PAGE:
Friends with seeds are always welcome!!
Friends with seeds are always welcome!!
llorito seeds
llorito seeds
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New Tree Nursery
New Tree Nursery

Our tropical community activated reforestation work focuses on planting high bio diversity food and commercial corridors. This means we do our own seed collecting from local Mother Trees involving as many people and species as possible. Because tropical sun can be so harsh, shade areas are necessary for successful tree production. All of our trees spend from 10 months to  2 years in the nursery before being planted. We make tree production a sustainable business for local people which in turn gives added reasons to conserve the older cherished species stil left standing. It all starts here!  Our community tree nurseries are now ready to accommodate groups of volunteers and students, as well as paid workers who help us produce and trasnport all of the trees we plant on farms owned by Costa Ricans.  We produce yummy exotic fruit trees for humans. We also produce fruits for bats, birds, tapirs, pumas, jaguarundis, scarlett macaws and monkeys anteaters and snakes, just to name a few. We produce fine exotic hardwoods and all kinds of medicinal trees too. We thank you for sponsoring a tree because every single one is so valuable and really does make a difference in offseting global challenge of climate change and rainforest regeneration.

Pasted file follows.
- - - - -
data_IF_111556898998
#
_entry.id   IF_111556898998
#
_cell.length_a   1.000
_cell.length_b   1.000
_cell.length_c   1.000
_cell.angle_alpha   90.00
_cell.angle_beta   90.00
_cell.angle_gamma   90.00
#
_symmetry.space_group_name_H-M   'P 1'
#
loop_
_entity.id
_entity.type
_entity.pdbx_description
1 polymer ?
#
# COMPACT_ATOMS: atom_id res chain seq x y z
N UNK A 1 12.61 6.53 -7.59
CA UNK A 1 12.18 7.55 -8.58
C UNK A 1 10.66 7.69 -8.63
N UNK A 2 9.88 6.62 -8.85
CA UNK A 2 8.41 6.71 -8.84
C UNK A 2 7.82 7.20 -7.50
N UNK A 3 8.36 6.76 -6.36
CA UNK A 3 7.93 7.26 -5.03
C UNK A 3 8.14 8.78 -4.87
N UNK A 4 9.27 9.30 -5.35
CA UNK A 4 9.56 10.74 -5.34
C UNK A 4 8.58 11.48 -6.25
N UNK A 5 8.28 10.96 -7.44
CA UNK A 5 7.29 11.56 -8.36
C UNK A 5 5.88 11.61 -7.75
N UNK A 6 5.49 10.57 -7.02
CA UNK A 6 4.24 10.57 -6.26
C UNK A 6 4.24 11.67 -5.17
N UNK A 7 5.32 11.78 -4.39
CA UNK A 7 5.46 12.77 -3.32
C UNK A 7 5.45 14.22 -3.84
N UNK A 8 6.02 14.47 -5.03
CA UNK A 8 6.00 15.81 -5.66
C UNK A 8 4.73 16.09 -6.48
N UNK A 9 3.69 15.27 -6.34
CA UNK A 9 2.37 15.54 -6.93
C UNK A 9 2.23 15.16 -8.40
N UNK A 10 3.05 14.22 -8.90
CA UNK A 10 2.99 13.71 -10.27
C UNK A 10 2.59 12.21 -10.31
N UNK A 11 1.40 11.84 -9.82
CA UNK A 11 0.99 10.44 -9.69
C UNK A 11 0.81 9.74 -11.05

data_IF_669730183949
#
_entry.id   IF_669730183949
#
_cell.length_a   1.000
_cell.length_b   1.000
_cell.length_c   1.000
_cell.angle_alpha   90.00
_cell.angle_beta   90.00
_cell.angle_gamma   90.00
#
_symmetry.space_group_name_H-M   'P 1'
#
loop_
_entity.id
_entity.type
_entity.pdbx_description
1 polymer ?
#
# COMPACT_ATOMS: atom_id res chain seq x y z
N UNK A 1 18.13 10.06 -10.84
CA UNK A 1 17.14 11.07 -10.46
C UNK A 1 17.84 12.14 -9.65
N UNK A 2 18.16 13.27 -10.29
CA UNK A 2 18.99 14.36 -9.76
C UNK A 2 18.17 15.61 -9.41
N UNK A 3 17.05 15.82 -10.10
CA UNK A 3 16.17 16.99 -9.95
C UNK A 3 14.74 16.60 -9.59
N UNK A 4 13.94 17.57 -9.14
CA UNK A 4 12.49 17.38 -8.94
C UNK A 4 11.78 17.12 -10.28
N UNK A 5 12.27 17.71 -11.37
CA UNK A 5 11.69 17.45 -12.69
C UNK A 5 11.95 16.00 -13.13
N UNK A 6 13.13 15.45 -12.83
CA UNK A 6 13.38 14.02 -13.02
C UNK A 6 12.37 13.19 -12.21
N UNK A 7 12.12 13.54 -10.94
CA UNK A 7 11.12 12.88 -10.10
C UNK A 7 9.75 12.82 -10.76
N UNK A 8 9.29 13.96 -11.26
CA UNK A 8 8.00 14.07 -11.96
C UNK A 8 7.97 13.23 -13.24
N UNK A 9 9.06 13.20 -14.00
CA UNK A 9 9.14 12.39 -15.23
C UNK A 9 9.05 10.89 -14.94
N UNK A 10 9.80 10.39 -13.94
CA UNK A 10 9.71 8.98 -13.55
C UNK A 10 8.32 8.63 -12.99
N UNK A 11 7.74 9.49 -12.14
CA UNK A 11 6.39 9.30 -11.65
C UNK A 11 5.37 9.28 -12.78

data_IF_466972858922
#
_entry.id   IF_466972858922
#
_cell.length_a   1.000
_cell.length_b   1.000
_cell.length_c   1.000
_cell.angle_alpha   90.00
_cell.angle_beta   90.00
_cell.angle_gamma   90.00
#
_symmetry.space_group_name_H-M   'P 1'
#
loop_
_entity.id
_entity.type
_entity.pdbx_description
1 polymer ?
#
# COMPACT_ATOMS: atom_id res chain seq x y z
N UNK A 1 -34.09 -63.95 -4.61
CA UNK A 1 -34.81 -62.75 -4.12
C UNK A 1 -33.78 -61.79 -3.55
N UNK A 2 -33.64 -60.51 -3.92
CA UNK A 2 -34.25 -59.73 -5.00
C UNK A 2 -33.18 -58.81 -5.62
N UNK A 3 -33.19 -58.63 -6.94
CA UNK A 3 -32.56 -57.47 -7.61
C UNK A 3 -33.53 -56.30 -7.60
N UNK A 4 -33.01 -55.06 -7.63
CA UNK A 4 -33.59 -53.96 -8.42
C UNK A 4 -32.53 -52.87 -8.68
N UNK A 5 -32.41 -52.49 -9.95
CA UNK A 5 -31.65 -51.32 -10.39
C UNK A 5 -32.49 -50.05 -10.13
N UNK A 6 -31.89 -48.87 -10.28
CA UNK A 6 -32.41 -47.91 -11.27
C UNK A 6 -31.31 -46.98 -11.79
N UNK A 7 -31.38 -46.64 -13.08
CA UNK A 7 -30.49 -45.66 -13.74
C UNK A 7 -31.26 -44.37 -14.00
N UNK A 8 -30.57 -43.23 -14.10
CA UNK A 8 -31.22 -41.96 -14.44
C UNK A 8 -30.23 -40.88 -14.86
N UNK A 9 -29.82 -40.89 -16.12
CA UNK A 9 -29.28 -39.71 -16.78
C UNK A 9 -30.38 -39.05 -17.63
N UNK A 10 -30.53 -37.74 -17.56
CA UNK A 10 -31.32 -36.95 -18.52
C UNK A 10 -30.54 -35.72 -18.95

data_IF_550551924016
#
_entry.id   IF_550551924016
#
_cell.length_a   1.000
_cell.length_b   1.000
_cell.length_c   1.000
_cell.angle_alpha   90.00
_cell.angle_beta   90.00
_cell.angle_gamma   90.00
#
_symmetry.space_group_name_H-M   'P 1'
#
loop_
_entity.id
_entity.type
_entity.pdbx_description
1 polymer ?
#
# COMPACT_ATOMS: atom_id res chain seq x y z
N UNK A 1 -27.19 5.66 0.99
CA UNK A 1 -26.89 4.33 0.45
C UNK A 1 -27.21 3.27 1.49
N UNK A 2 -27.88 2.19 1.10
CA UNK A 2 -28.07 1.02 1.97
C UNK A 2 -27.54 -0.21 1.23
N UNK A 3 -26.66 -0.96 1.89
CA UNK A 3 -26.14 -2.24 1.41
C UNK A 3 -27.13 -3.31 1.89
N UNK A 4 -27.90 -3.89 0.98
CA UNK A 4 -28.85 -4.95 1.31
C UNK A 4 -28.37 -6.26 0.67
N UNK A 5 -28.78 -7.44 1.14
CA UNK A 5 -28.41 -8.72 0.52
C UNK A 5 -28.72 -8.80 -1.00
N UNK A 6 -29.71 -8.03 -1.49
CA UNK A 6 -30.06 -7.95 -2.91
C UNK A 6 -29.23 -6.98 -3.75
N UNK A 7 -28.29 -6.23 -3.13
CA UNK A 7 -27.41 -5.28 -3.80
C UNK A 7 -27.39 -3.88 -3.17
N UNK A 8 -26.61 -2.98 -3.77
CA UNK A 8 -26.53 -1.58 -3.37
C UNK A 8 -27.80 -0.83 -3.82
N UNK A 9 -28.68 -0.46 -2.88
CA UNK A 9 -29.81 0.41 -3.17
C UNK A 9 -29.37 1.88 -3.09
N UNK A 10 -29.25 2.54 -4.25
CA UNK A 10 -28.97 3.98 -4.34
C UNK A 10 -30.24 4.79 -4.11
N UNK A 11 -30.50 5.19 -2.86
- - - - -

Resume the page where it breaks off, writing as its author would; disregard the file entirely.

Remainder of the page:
Vivero expansion
Vivero expansion
Sink always necessary for soaking some seeds!
Sink always necessary for soaking some seeds!
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Community Carbon Trees- Costa RIca

Location: Platanillo, Perez Zeledon - Costa Rica
Website:
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Project Leader:
Jennifer Smith
Founder CEO
Platanillo, Costa Rica
$276,272 raised of $333,000 goal
 
1,972 donations